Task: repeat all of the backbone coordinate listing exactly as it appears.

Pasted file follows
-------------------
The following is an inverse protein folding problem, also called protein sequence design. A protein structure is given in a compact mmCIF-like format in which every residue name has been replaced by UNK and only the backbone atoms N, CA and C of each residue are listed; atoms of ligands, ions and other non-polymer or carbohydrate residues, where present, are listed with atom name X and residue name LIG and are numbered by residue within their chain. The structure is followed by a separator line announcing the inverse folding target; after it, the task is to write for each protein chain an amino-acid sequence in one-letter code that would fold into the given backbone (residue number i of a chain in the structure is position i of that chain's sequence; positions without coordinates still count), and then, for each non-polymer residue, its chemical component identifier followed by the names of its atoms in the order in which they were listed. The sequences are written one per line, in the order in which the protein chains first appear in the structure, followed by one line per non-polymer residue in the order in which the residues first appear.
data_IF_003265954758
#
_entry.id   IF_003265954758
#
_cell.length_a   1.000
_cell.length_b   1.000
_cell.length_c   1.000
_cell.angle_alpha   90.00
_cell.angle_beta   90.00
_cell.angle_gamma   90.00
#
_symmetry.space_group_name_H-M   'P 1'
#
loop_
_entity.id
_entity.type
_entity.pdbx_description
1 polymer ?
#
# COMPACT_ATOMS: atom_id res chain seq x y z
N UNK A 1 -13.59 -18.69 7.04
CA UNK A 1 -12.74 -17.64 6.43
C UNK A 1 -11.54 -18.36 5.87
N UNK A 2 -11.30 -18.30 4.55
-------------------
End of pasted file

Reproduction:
The following is an inverse protein folding problem, also called protein sequence design. A protein structure is given in a compact mmCIF-like format in which every residue name has been replaced by UNK and only the backbone atoms N, CA and C of each residue are listed; atoms of ligands, ions and other non-polymer or carbohydrate residues, where present, are listed with atom name X and residue name LIG and are numbered by residue within their chain. The structure is followed by a separator line announcing the inverse folding target; after it, the task is to write for each protein chain an amino-acid sequence in one-letter code that would fold into the given backbone (residue number i of a chain in the structure is position i of that chain's sequence; positions without coordinates still count), and then, for each non-polymer residue, its chemical component identifier followed by the names of its atoms in the order in which they were listed. The sequences are written one per line, in the order in which the protein chains first appear in the structure, followed by one line per non-polymer residue in the order in which the residues first appear.
data_IF_003265954758
#
_entry.id   IF_003265954758
#
_cell.length_a   1.000
_cell.length_b   1.000
_cell.length_c   1.000
_cell.angle_alpha   90.00
_cell.angle_beta   90.00
_cell.angle_gamma   90.00
#
_symmetry.space_group_name_H-M   'P 1'
#
loop_
_entity.id
_entity.type
_entity.pdbx_description
1 polymer ?
#
# COMPACT_ATOMS: atom_id res chain seq x y z
N UNK A 1 -13.59 -18.69 7.04
CA UNK A 1 -12.74 -17.64 6.43
C UNK A 1 -11.54 -18.36 5.87
N UNK A 2 -11.30 -18.30 4.55